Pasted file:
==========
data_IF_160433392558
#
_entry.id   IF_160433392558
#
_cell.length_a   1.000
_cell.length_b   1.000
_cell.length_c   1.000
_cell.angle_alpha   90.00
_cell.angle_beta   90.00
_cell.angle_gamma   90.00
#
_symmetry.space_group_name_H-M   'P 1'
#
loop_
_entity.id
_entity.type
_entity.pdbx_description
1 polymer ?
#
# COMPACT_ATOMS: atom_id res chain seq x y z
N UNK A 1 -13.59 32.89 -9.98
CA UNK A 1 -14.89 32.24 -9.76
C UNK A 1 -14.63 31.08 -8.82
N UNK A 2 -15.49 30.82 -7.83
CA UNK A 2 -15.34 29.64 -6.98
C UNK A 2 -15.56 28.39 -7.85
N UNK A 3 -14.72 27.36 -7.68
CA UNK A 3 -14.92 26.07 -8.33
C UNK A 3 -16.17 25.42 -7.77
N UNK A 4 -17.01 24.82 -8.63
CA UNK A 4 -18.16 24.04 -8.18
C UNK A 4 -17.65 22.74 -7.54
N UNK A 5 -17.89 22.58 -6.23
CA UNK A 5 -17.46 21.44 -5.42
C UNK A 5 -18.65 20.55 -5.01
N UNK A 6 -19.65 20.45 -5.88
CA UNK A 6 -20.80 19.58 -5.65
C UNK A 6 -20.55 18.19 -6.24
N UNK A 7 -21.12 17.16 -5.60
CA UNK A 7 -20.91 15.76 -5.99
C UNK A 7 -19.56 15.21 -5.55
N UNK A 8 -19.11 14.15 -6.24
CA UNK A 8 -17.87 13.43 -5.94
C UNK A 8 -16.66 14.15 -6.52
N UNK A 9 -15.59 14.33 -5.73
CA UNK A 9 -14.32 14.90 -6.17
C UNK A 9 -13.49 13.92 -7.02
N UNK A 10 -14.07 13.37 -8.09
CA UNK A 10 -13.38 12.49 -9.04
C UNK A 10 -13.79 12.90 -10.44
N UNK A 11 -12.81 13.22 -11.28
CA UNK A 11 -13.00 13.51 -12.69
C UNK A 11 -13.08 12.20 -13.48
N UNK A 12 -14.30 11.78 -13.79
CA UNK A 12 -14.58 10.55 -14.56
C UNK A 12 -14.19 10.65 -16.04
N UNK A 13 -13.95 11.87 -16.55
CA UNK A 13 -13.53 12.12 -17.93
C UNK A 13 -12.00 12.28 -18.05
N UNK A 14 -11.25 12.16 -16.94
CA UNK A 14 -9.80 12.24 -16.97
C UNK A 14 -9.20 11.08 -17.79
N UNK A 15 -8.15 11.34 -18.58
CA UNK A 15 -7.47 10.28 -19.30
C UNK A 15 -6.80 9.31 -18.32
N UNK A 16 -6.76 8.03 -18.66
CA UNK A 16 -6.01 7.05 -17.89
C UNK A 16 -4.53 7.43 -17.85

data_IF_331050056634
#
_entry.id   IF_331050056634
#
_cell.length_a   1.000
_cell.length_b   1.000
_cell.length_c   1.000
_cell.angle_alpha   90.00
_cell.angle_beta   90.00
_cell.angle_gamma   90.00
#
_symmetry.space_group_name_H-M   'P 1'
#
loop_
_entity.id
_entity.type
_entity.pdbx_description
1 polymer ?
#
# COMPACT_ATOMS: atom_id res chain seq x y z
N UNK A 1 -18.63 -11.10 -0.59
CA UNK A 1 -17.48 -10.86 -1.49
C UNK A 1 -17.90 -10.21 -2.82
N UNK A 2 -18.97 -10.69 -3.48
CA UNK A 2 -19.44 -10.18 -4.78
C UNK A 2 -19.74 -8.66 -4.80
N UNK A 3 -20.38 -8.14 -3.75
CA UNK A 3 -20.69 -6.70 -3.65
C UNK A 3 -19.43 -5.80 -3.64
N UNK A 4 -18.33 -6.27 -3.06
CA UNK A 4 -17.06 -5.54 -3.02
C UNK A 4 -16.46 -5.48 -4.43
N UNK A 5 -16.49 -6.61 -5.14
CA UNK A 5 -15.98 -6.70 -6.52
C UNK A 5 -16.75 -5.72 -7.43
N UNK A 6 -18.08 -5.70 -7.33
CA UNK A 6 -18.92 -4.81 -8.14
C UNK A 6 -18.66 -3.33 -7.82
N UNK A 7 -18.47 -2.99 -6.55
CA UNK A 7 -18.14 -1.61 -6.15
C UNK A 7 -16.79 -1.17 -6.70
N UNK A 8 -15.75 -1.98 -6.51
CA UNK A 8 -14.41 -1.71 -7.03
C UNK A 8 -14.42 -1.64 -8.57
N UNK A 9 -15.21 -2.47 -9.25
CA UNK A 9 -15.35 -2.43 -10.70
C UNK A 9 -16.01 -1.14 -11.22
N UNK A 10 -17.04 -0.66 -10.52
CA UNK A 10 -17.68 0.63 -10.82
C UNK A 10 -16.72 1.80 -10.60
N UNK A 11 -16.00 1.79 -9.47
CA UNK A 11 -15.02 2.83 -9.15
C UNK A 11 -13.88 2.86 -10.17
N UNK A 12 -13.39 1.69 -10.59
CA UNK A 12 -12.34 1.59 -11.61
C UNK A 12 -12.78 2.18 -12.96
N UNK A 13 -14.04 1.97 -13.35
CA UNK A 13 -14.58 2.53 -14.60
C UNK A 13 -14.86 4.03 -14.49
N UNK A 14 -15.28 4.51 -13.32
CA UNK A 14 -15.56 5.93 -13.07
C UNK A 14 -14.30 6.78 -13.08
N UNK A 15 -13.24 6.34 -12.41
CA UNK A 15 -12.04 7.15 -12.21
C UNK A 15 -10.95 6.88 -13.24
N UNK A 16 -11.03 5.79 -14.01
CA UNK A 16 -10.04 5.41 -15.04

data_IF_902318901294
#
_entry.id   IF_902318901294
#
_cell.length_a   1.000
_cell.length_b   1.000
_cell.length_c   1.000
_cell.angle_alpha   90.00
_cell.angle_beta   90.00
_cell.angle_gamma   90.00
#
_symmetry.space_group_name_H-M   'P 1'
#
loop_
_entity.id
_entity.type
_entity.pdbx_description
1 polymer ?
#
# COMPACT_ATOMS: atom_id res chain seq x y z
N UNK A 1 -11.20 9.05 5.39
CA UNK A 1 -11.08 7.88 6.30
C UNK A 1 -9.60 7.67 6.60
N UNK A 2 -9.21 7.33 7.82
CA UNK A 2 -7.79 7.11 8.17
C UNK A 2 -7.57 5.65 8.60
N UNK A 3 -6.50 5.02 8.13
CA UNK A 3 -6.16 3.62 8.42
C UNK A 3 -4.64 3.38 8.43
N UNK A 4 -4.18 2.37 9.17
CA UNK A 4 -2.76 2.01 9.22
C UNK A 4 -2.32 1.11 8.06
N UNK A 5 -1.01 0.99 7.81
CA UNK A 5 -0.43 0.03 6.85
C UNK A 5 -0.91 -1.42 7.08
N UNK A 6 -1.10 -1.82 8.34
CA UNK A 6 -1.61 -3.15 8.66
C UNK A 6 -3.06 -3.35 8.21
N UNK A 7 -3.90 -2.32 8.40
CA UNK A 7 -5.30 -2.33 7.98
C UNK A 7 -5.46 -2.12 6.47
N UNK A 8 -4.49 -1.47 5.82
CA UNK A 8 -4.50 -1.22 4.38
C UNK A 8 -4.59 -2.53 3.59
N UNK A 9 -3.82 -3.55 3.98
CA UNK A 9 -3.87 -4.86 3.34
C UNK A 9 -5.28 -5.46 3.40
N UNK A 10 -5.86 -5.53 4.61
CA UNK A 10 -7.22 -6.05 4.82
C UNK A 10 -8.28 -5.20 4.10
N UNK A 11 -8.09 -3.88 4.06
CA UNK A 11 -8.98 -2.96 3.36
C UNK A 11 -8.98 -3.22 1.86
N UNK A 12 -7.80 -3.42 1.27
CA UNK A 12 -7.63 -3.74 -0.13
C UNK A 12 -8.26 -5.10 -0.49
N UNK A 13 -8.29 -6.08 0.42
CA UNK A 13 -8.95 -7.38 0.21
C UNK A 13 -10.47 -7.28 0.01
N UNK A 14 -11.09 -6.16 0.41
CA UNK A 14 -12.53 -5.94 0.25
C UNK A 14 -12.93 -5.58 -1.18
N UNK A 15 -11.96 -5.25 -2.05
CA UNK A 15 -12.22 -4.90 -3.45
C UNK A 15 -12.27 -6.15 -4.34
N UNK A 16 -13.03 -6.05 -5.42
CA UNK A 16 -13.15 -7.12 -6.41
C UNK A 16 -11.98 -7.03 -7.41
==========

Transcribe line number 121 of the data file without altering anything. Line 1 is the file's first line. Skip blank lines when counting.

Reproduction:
C UNK A 11 -13.88 2.86 -10.17